Friday, April 13, 2012

Video Game Review: Bastion

So, Bastion. Created by Supergiant Games last year, this game is one of the amazing set of indie games released in recent memory, such as Super Meat Boy, The Binding of Isaac, Bit.Trip, VVVVVV, Limbo, and Braid. I gotta say, I'm amazed by the sudden onslought of awesome indie games - I mean, the indie world is suddenly going places. For a good long while, Cave Story held the throne, and suddenly the little indie section is flooded by competition. And it isn't stopping - with Fez coming soon (actually, that might release today, not sure), and Minecraft only continuing to grow in power, I'm excited.
Alright, so back to Bastion. Bastion is an isometric action game. It falls under the header of post-apocalypctic, but it vastly different from everything else the post-apoc genre has to offer. It also takes enormous cues from the westerns genre, especially in the music but also in other places. Yeah, I think that's the best way to put it. I'll go into plot now - no spoilers here.

The Story: You play The Kid, an youngster who's a soldier on the Rippling Walls of the The City of Caelondia, a highly civilized city-state. Neighboring Caelondia is the Ura nation, who once initiated war against the Caelondians, but were defeated. However, don't think you're going to be exploring the City; the game starts with the Calamity. You wake up, and the world's gone to hell. No one else seems to be alive, you're alone on a small floating chunk of rock. You make your way to the Bastion, Caelondia's evacuation point and hub of the game, and meet the Stranger (Rucks is his actual name). You set out to find the Cores, powerful crystals that will finish the incomplete Bastion, which will make everything better (how it will do so is not told until later in the game). I dare say no more.
The plot is simple, but it pulls you in. The game only has a few characters, but each is strongly compelling, having a definite stance and an active voice, other than the Kid (who says nothing - not sure if you're actually mute, but you act it). What's even better in my mind though was the way it encourages you to speculate and create your own world. The game gives you the framework, it gives you names, places, relationships, groups, and it leaves most of it at that, sayign things that never get fleshed out. The core plot of the game is explained in excellent detail, though it is very linear, with only two choices occuring at the very end of the game. But all that open air makes you think, because those names, places, and such typically had maybe a line or two of description, which never ceased to be extremely evocative. The Art of the Pantheon is something I'm doing right now and I'll post about later, and that should showcase this.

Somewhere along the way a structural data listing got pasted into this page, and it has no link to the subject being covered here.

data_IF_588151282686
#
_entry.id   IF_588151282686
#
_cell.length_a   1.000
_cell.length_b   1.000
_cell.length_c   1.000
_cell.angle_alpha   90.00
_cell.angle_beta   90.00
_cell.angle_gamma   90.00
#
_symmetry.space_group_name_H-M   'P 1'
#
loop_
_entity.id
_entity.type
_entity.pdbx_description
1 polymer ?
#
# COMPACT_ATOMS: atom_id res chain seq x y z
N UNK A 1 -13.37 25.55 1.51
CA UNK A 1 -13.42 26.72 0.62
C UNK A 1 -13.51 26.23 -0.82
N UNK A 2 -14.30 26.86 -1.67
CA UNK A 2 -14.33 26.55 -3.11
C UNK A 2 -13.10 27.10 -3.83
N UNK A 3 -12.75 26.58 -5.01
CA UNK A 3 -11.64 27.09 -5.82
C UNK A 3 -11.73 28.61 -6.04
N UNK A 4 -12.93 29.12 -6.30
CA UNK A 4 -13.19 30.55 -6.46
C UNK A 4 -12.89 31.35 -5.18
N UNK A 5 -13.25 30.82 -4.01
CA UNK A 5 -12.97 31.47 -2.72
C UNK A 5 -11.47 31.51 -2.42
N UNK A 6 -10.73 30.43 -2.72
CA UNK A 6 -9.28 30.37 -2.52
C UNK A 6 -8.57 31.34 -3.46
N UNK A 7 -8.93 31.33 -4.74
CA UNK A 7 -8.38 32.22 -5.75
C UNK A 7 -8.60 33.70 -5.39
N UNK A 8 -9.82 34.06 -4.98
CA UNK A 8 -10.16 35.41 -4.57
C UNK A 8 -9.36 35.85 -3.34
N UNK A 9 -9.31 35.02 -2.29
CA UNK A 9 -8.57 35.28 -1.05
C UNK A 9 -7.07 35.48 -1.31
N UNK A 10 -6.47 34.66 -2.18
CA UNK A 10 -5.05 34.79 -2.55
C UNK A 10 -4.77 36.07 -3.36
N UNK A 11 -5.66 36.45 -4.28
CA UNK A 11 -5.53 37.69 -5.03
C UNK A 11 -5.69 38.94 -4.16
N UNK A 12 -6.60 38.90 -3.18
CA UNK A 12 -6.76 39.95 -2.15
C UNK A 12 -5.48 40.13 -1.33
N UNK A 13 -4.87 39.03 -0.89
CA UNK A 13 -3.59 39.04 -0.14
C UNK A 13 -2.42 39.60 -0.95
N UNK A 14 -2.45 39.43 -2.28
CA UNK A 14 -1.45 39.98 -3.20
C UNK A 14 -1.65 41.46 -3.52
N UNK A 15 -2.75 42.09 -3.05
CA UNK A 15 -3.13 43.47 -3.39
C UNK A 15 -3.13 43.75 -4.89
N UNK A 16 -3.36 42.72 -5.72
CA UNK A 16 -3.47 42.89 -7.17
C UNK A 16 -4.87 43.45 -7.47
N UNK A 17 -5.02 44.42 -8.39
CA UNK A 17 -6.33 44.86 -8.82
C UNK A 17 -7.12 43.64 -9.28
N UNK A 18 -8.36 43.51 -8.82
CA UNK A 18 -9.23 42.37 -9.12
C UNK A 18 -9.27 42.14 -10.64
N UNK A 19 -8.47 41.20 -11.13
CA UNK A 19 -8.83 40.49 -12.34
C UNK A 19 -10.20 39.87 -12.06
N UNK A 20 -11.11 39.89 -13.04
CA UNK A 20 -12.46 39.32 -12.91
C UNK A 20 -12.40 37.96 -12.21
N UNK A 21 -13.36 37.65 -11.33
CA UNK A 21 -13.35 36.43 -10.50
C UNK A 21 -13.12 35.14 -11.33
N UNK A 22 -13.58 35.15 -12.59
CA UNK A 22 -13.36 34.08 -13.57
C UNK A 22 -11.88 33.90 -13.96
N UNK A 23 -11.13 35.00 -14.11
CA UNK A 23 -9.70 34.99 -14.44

I can't talk about story and dialogue without talking about the Stranger, Rucks, and his narration. As you play, Rucks talks overhead, telling your story. There's no talking in the game other than Rucks' narration (except for a moment at the end). Thankfully, his voice is really relaxing, a very Western voice. The neat thing about his narration is that it's adaptive; a good example comes from your fight against the first enemy. After that fight, he'll say something, and it's totally different depending on whether or not you took damage. If you fall off once, he's got something to say. Fall off again, you've got something new. Later levels have different comments frot hat same falling. It ends up feeling like really organic storytelling.
Oh yeah. The ending. It's a single moral choice that has no impact on gameplay, but somehow it was a really captivating and troubling choice. It's not "pick good or evil," it's "which good is greater?". For such a short game with so few characters and such a scarce deptiction of the world, it's surprisingly impactful upon the player.

The Gameplay: So, gameplay. This is an isometric action game - you run around with WASD, and use your primary and secondary weapons with the mouse buttons. You have a special skill to use with Q that takes a special resource (black tonics) and can heal with F (which takes a health tonic). Shift uses your shield. You fight a variety of enemies as you explore through the levels.
A cool thing about Bastion is the idea that the world is floating. As you walk, the pathway springs up in front of you. It gives a neat look, and makes the world feel very dynamic, but it has a dark side: sometimes you aren't sure which direction you're supposed to go. It's kinda supposed to be like a path that pops up and you always know where to go, but sometimes you need to get pretty close for it to spring up. Also, it kills a lot of potential exploration aspects they could have used. Aside from the few collectible mementos, the path is usually straight, without a lot of looking around for more unless you're really hurting for tonics or fragments (money). It's not a flaw in the game, just lost potential.